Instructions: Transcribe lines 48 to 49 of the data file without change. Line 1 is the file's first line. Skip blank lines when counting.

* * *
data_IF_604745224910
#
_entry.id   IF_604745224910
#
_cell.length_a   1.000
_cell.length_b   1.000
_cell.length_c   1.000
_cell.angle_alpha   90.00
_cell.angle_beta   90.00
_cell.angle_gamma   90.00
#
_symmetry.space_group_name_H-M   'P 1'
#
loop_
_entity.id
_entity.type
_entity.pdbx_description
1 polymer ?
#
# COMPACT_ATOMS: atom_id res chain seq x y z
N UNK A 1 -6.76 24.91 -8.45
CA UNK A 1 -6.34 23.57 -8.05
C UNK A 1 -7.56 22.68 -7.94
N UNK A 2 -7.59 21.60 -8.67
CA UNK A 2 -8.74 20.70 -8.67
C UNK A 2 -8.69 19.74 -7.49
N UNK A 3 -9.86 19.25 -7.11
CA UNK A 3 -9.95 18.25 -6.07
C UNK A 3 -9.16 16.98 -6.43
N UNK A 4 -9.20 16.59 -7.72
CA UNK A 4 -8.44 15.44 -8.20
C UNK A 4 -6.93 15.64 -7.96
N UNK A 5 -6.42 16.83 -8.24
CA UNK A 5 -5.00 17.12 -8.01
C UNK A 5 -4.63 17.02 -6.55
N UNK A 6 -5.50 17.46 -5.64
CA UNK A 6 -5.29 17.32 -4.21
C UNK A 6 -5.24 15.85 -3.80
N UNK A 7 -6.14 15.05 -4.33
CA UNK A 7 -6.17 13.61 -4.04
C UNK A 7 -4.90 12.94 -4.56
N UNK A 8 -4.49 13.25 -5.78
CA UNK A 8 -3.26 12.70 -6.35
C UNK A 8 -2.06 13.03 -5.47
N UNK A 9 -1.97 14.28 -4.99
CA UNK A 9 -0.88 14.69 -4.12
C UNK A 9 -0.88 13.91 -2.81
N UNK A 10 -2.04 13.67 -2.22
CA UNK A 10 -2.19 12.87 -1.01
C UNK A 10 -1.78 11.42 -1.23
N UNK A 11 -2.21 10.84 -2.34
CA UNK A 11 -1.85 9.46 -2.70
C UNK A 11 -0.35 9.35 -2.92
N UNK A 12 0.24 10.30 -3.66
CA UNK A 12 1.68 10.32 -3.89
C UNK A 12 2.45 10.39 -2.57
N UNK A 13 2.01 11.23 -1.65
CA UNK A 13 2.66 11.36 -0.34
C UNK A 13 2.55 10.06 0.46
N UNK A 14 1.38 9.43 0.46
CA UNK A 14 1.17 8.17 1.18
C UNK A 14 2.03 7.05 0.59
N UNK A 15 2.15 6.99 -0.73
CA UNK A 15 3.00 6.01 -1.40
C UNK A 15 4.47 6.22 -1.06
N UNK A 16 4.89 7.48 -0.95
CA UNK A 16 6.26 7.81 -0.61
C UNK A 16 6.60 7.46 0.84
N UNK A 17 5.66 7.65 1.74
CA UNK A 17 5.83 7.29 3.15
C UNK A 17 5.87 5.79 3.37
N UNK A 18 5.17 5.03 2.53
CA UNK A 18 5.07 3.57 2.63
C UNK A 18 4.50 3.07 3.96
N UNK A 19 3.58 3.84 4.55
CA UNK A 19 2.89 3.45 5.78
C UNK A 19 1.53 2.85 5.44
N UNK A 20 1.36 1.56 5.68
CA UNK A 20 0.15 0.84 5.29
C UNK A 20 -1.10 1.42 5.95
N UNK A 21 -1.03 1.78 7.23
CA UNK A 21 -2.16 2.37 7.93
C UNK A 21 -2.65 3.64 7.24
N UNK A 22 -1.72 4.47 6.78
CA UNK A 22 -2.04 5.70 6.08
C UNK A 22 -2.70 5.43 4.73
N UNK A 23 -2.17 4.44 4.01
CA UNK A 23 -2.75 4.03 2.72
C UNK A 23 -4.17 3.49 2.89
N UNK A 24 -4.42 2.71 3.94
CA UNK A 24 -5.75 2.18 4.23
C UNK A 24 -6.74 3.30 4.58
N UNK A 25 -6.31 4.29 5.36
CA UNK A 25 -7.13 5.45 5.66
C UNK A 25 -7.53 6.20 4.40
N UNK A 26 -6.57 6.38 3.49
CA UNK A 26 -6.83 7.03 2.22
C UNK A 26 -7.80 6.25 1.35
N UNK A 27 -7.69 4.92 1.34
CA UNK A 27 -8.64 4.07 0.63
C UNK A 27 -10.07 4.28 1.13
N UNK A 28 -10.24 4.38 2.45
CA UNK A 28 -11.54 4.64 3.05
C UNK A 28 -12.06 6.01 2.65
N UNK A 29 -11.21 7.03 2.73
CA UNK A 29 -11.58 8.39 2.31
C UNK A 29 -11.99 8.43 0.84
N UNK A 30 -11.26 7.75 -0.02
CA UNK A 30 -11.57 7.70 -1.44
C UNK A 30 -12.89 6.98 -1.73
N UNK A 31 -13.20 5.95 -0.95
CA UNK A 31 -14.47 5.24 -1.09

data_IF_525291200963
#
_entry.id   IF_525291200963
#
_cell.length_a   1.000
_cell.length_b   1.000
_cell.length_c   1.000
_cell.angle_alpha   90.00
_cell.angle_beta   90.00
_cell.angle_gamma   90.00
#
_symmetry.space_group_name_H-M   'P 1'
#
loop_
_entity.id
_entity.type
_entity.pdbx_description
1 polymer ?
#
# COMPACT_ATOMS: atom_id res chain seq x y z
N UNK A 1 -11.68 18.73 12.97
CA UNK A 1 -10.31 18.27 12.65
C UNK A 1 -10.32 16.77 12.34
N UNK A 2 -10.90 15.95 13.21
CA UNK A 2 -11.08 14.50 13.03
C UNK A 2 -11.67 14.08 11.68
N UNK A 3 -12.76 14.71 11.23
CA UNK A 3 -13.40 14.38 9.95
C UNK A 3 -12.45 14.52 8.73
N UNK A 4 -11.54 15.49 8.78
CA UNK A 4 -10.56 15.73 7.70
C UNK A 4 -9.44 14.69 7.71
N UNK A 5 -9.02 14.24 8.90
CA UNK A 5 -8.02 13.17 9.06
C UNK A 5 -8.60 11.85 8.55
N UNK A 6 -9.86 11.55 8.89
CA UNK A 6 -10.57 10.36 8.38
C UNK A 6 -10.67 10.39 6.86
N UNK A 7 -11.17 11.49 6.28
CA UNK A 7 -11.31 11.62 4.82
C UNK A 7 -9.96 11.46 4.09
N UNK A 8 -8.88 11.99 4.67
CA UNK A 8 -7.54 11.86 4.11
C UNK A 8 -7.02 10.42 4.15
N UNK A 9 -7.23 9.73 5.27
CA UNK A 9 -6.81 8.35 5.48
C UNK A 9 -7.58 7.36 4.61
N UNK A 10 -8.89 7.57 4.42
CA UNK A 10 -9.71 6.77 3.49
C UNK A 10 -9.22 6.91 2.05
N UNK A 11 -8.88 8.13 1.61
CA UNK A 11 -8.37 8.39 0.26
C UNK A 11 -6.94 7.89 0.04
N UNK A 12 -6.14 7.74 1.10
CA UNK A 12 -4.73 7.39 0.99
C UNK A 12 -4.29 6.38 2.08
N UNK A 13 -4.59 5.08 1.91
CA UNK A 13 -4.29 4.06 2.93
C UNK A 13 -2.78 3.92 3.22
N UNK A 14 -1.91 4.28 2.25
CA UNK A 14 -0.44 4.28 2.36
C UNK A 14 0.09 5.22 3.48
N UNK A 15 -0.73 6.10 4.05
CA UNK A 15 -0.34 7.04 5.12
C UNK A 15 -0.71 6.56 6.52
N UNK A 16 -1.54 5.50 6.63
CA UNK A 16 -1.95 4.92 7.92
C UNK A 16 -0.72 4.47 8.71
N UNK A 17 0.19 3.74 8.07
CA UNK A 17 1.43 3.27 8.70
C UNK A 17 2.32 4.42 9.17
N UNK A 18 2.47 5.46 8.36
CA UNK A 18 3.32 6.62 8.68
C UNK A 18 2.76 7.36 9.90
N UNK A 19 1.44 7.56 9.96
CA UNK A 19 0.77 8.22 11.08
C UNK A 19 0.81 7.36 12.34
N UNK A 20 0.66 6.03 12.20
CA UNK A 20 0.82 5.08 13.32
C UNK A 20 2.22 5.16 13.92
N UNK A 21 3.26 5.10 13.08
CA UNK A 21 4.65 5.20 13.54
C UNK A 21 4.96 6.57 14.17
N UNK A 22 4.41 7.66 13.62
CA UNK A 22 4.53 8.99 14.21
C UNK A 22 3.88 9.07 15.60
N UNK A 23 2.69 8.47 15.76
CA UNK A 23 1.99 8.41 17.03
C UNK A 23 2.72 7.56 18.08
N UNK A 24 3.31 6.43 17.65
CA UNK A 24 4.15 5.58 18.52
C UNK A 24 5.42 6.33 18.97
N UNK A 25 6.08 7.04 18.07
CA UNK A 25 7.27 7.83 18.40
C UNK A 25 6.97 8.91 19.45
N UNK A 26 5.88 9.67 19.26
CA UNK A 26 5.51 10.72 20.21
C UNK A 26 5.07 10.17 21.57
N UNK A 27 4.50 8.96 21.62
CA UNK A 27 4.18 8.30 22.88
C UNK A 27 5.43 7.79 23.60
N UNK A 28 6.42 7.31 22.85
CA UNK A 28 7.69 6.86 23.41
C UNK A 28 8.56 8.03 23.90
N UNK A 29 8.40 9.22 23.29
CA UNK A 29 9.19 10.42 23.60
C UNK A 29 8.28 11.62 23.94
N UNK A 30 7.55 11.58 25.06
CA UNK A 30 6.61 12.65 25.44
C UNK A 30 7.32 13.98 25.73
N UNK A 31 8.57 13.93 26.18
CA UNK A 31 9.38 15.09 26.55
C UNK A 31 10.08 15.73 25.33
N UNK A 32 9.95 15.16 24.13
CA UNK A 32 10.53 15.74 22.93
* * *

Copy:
N UNK A 10 -2.04 13.67 -2.22
CA UNK A 10 -2.19 12.87 -1.01